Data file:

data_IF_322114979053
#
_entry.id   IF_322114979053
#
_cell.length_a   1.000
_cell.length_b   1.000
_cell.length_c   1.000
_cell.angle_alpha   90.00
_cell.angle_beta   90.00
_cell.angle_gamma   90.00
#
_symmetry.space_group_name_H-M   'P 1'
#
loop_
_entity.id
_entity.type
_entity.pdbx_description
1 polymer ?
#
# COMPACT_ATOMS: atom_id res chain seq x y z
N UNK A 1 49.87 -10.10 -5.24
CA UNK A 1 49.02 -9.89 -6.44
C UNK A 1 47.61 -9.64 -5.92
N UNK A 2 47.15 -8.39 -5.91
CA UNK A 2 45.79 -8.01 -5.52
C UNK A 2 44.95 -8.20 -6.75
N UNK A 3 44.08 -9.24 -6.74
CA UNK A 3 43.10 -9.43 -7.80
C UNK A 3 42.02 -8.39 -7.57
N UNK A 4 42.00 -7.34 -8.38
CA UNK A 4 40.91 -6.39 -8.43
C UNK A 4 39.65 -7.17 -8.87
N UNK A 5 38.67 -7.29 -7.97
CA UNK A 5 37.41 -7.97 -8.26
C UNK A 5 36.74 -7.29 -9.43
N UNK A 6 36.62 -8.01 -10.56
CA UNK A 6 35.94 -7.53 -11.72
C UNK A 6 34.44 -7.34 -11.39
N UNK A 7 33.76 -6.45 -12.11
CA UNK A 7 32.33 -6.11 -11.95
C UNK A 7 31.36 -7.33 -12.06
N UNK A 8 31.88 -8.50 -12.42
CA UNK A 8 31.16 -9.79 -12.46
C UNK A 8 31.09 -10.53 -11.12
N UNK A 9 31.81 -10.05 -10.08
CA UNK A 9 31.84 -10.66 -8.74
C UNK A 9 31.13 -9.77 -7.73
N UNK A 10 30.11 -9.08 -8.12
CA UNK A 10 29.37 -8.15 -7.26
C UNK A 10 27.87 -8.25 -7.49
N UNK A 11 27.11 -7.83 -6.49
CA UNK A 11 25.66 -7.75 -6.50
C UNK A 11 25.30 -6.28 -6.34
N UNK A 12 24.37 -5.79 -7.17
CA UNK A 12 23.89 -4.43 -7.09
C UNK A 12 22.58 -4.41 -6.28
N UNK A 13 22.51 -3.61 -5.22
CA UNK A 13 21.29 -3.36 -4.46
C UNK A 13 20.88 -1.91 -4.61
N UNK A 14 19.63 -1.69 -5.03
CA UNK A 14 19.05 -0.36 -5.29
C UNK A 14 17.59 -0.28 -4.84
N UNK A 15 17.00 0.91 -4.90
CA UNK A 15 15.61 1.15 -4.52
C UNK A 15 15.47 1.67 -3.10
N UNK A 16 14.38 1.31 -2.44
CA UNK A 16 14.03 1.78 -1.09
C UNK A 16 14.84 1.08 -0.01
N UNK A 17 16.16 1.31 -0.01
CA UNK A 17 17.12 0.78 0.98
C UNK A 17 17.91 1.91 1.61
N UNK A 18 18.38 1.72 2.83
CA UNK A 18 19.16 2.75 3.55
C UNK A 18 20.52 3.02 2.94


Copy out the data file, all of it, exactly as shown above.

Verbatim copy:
data_IF_322114979053
#
_entry.id   IF_322114979053
#
_cell.length_a   1.000
_cell.length_b   1.000
_cell.length_c   1.000
_cell.angle_alpha   90.00
_cell.angle_beta   90.00
_cell.angle_gamma   90.00
#
_symmetry.space_group_name_H-M   'P 1'
#
loop_
_entity.id
_entity.type
_entity.pdbx_description
1 polymer ?
#
# COMPACT_ATOMS: atom_id res chain seq x y z
N UNK A 1 49.87 -10.10 -5.24
CA UNK A 1 49.02 -9.89 -6.44
C UNK A 1 47.61 -9.64 -5.92
N UNK A 2 47.15 -8.39 -5.91
CA UNK A 2 45.79 -8.01 -5.52
C UNK A 2 44.95 -8.20 -6.75
N UNK A 3 44.08 -9.24 -6.74
CA UNK A 3 43.10 -9.43 -7.80
C UNK A 3 42.02 -8.39 -7.57
N UNK A 4 42.00 -7.34 -8.38
CA UNK A 4 40.91 -6.39 -8.43
C UNK A 4 39.65 -7.17 -8.87
N UNK A 5 38.67 -7.29 -7.97
CA UNK A 5 37.41 -7.97 -8.26
C UNK A 5 36.74 -7.29 -9.43
N UNK A 6 36.62 -8.01 -10.56
CA UNK A 6 35.94 -7.53 -11.72
C UNK A 6 34.44 -7.34 -11.39
N UNK A 7 33.76 -6.45 -12.11
CA UNK A 7 32.33 -6.11 -11.95
C UNK A 7 31.36 -7.33 -12.06
N UNK A 8 31.88 -8.50 -12.42
CA UNK A 8 31.16 -9.79 -12.46
C UNK A 8 31.09 -10.53 -11.12
N UNK A 9 31.81 -10.05 -10.08
CA UNK A 9 31.84 -10.66 -8.74
C UNK A 9 31.13 -9.77 -7.73
N UNK A 10 30.11 -9.08 -8.12
CA UNK A 10 29.37 -8.15 -7.26
C UNK A 10 27.87 -8.25 -7.49
N UNK A 11 27.11 -7.83 -6.49
CA UNK A 11 25.66 -7.75 -6.50
C UNK A 11 25.30 -6.28 -6.34
N UNK A 12 24.37 -5.79 -7.17
CA UNK A 12 23.89 -4.43 -7.09
C UNK A 12 22.58 -4.41 -6.28
N UNK A 13 22.51 -3.61 -5.22
CA UNK A 13 21.29 -3.36 -4.46
C UNK A 13 20.88 -1.91 -4.61
N UNK A 14 19.63 -1.69 -5.03
CA UNK A 14 19.05 -0.36 -5.29
C UNK A 14 17.59 -0.28 -4.84
N UNK A 15 17.00 0.91 -4.90
CA UNK A 15 15.61 1.15 -4.52
C UNK A 15 15.47 1.67 -3.10
N UNK A 16 14.38 1.31 -2.44
CA UNK A 16 14.03 1.78 -1.09
C UNK A 16 14.84 1.08 -0.01
N UNK A 17 16.16 1.31 -0.01
CA UNK A 17 17.12 0.78 0.98
C UNK A 17 17.91 1.91 1.61
N UNK A 18 18.38 1.72 2.83
CA UNK A 18 19.16 2.75 3.55
C UNK A 18 20.52 3.02 2.94